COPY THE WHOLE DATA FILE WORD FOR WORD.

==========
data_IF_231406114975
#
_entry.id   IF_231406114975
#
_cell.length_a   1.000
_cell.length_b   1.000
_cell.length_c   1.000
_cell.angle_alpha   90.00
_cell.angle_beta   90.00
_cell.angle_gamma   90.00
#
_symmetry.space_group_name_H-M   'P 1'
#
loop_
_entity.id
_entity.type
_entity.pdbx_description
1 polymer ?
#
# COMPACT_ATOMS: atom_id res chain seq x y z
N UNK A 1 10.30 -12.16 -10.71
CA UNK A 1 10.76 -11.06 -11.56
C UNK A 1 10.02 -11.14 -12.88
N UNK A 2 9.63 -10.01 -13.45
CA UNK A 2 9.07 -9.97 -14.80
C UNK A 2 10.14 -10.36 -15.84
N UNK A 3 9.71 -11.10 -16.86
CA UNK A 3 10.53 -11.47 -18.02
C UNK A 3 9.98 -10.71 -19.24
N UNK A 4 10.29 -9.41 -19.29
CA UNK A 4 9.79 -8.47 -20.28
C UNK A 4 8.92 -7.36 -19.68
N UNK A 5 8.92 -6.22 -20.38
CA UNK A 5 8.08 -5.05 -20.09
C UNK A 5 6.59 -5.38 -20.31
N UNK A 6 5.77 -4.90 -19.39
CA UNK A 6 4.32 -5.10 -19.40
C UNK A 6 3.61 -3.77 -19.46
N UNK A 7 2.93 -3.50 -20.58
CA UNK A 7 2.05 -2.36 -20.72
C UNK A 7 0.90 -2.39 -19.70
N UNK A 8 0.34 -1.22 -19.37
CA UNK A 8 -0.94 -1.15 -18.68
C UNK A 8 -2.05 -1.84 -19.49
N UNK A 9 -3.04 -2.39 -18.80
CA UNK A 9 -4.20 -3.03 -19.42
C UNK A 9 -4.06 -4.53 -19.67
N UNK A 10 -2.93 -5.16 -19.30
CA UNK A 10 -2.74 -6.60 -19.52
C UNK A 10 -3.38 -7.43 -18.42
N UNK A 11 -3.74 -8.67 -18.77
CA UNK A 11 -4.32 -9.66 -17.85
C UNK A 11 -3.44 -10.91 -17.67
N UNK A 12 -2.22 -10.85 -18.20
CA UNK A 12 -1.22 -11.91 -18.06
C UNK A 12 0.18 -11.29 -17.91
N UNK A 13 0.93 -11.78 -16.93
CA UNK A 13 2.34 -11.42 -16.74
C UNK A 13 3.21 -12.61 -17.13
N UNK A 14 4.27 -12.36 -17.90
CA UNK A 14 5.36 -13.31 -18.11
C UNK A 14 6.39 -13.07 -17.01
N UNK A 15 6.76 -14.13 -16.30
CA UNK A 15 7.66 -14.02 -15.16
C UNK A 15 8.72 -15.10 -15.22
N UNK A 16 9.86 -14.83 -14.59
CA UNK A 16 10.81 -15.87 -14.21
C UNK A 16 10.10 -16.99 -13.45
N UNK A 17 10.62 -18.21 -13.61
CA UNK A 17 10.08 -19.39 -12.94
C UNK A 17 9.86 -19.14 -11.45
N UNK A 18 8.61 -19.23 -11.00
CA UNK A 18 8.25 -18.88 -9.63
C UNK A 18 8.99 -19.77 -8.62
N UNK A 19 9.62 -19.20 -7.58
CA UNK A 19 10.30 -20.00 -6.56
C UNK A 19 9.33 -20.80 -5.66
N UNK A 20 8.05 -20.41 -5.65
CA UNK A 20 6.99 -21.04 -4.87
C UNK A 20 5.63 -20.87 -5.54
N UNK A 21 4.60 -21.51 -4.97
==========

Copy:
data_IF_231406114975
#
_entry.id   IF_231406114975
#
_cell.length_a   1.000
_cell.length_b   1.000
_cell.length_c   1.000
_cell.angle_alpha   90.00
_cell.angle_beta   90.00
_cell.angle_gamma   90.00
#
_symmetry.space_group_name_H-M   'P 1'
#
loop_
_entity.id
_entity.type
_entity.pdbx_description
1 polymer ?
#
# COMPACT_ATOMS: atom_id res chain seq x y z
N UNK A 1 10.30 -12.16 -10.71
CA UNK A 1 10.76 -11.06 -11.56
C UNK A 1 10.02 -11.14 -12.88
N UNK A 2 9.63 -10.01 -13.45
CA UNK A 2 9.07 -9.97 -14.80
C UNK A 2 10.14 -10.36 -15.84
N UNK A 3 9.71 -11.10 -16.86
CA UNK A 3 10.53 -11.47 -18.02
C UNK A 3 9.98 -10.71 -19.24
N UNK A 4 10.29 -9.41 -19.29
CA UNK A 4 9.79 -8.47 -20.28
C UNK A 4 8.92 -7.36 -19.68
N UNK A 5 8.92 -6.22 -20.38
CA UNK A 5 8.08 -5.05 -20.09
C UNK A 5 6.59 -5.38 -20.31
N UNK A 6 5.77 -4.90 -19.39
CA UNK A 6 4.32 -5.10 -19.40
C UNK A 6 3.61 -3.77 -19.46
N UNK A 7 2.93 -3.50 -20.58
CA UNK A 7 2.05 -2.36 -20.72
C UNK A 7 0.90 -2.39 -19.70
N UNK A 8 0.34 -1.22 -19.37
CA UNK A 8 -0.94 -1.15 -18.68
C UNK A 8 -2.05 -1.84 -19.49
N UNK A 9 -3.04 -2.39 -18.80
CA UNK A 9 -4.20 -3.03 -19.42
C UNK A 9 -4.06 -4.53 -19.67
N UNK A 10 -2.93 -5.16 -19.30
CA UNK A 10 -2.74 -6.60 -19.52
C UNK A 10 -3.38 -7.43 -18.42
N UNK A 11 -3.74 -8.67 -18.77
CA UNK A 11 -4.32 -9.66 -17.85
C UNK A 11 -3.44 -10.91 -17.67
N UNK A 12 -2.22 -10.85 -18.20
CA UNK A 12 -1.22 -11.91 -18.06
C UNK A 12 0.18 -11.29 -17.91
N UNK A 13 0.93 -11.78 -16.93
CA UNK A 13 2.34 -11.42 -16.74
C UNK A 13 3.21 -12.61 -17.13
N UNK A 14 4.27 -12.36 -17.90
CA UNK A 14 5.36 -13.31 -18.11
C UNK A 14 6.39 -13.07 -17.01
N UNK A 15 6.76 -14.13 -16.30
CA UNK A 15 7.66 -14.02 -15.16
C UNK A 15 8.72 -15.10 -15.22
N UNK A 16 9.86 -14.83 -14.59
CA UNK A 16 10.81 -15.87 -14.21
C UNK A 16 10.10 -16.99 -13.45
N UNK A 17 10.62 -18.21 -13.61
CA UNK A 17 10.08 -19.39 -12.94
C UNK A 17 9.86 -19.14 -11.45
N UNK A 18 8.61 -19.23 -11.00
CA UNK A 18 8.25 -18.88 -9.63
C UNK A 18 8.99 -19.77 -8.62
N UNK A 19 9.62 -19.20 -7.58
CA UNK A 19 10.30 -20.00 -6.56
C UNK A 19 9.33 -20.80 -5.66
N UNK A 20 8.05 -20.41 -5.65
CA UNK A 20 6.99 -21.04 -4.87
C UNK A 20 5.63 -20.87 -5.54
N UNK A 21 4.60 -21.51 -4.97